Fighting fires on Dragon Mountain
By Robert Mackenzie
Published Aug. 10, 2017
Chris Giatti was on one of his few days off when he was told he’d be heading out to British Columbia to help fight the province’s ongoing wildfires.
Giatti, a 23-year-old fire ranger at Haliburton’s fire management headquarters, is one of 24 fire staff from the county that have been sent to B.C. amidst their state of emergency.
When he arrived to Quesnel, B.C., on July 11, Giatti and his three crew members were sent to Dragon Mountain to fight off a fire that he says covered almost 600 hectares of land.
“When we got over there you could definitely see that they were in a state of emergency,” he said.
When the Haliburton crews first arrived to their accommodations at the University of Northern British Columbia, there were about five evacuees staying in the gym, according to Giatti. By the time he left the province, Giatti says the entire gym was filled with evacuees, so much so that the fire rangers had to be shuttled into the town to take showers.
While there were fires throughout the province, the fire Giatti was working on was labelled as priority because of its close proximity to the city of Quesnel. Giatti said he could see the fire from the highway entering the city and that flames off the trees were probably as high as 100 feet tall.
Giatti said that fires like that sound like a freight train. “It sounds like a train just running through everything. It’s crazy, you hear trees falling but it’s got its own life to it. It’s pumping through and it’s turning everything to carbon, it’s so much energy.”
The five crews working on the fire from Haliburton, Sudbury and Chapleau, Ont., were tasked with providing an “initial attack” on the Dragon Mountain fire – they were the first ones on the line and had to establish a water source to deal with the fire.
Last week, the Ministry of Natural Resources and Forestry’s northeast region spokesperson Shayne McCool told the paper that Ontario fire rangers were particularly skilled at moving water from large bodies to areas of need. Giatti says that the crews working on Dragon Mountain created large dams in nearby creeks in order to have enough water to power their high-pressure pumps.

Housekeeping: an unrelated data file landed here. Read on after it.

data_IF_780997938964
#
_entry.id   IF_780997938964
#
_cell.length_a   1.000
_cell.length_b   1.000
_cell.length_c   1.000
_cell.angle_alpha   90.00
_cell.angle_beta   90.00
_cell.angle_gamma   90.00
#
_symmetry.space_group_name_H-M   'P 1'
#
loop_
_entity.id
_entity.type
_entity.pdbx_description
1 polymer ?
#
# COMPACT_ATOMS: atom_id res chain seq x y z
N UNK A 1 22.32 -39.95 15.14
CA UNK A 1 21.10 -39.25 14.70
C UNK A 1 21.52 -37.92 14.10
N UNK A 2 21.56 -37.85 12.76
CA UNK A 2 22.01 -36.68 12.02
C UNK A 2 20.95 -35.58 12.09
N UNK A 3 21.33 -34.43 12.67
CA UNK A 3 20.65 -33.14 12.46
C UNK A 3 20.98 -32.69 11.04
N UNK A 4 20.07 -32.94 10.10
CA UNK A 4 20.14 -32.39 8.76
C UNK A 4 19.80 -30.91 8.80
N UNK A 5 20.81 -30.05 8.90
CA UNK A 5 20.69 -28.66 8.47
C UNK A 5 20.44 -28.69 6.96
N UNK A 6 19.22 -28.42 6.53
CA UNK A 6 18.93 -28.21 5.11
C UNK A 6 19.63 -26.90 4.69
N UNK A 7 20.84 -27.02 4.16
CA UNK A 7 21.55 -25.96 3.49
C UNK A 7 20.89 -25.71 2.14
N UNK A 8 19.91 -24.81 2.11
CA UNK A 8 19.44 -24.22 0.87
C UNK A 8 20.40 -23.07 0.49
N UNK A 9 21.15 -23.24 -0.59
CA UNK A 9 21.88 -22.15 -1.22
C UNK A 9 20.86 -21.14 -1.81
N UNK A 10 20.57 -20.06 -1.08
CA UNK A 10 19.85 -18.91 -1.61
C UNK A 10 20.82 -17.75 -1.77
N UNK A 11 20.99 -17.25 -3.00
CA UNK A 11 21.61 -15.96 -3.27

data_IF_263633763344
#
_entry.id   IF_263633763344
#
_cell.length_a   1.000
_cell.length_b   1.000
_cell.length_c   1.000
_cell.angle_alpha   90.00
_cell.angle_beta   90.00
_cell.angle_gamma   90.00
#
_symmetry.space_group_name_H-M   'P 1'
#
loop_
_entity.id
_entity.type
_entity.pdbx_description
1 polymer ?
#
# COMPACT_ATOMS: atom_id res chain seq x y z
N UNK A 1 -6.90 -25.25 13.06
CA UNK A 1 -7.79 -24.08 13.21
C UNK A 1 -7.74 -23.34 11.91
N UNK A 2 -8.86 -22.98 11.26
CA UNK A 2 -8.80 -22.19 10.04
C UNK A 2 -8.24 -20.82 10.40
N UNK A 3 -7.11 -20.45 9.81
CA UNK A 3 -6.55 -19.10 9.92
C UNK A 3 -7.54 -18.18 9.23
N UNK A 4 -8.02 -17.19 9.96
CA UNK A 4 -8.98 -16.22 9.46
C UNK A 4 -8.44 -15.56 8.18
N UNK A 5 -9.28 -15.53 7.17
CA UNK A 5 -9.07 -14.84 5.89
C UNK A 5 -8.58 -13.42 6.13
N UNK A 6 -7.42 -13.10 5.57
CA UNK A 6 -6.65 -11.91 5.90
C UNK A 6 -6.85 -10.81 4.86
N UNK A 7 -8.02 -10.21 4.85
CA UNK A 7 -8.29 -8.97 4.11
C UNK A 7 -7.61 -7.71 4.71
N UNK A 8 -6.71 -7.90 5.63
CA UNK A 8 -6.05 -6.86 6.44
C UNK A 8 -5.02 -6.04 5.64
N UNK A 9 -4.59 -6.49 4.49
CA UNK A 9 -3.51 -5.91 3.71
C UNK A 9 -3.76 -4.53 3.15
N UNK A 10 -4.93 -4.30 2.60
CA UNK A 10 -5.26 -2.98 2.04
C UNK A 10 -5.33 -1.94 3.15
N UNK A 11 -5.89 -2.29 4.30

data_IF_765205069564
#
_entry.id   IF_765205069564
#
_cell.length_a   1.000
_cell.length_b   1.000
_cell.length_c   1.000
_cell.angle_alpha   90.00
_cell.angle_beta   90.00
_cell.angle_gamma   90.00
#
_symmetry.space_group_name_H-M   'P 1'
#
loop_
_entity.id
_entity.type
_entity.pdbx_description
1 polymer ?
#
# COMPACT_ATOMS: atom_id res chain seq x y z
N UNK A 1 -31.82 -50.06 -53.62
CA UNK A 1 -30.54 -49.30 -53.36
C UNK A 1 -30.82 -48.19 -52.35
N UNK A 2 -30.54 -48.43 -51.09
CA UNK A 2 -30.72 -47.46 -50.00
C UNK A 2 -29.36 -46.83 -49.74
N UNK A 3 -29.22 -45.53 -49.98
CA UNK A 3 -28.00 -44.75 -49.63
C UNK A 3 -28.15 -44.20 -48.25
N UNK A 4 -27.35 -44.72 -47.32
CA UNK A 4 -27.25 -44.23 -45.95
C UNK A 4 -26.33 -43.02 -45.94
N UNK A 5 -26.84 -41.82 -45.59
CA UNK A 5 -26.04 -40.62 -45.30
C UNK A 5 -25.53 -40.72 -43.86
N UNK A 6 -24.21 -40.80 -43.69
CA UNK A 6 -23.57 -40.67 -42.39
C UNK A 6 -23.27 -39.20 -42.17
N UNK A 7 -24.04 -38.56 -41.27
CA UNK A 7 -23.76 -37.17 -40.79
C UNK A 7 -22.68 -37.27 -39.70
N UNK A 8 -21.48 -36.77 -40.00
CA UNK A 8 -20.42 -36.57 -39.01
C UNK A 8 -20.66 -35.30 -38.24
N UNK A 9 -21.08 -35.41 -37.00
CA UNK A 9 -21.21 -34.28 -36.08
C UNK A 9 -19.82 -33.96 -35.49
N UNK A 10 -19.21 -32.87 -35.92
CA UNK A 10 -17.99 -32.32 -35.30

Giatti returned to Haliburton on July 28, as other crews from Haliburton were sent out to B.C. Fire rangers are only allowed to spend a maximum of 19 days out of province, and require two off days immediately following those consecutive days of work. Because of this, the 12 crews in Haliburton’s headquarters have been cycling between working in the county, B.C. and rest days.
“It looked like everyone was definitely tired when they were coming back. They definitely needed the two days rest,” Giatti said.
B.C. announced they were in a state of emergency July 7. Since that time, Ontario has sent more than 300 fire staff out west to help control the fire, along with supplying extra fire hose and pump kits
“They’ll send us out like they send out pumps and that’s what it should be because we’re malleable,” Giatti said. “We can go over there and we can work like dogs and we can stay here and we work like dogs, which I think we all like to do.”
A Mississauga native, Giatti has been working at the Haliburton fire headquarters for the past three years after studying in the firefighting and fire life and safety systems technician programs at Durham College.
Giatti says that when he was in college bush firefighting was one thing that stuck with him, which is a reason why he applied to be a fire ranger.
“It’s a different type of firefighting, but I love hard work so I love it,” he said.
Now that he’s had his two days of rest, Giatti says he’s ready to go back to B.C. if needed.
“I would really like to go out there and help out again. I feel like your efforts are most valued out there and you can definitely see that from all the scratches on your feet and all your blisters getting opened up,” he said. “You just want to go out there and help the people most in need.”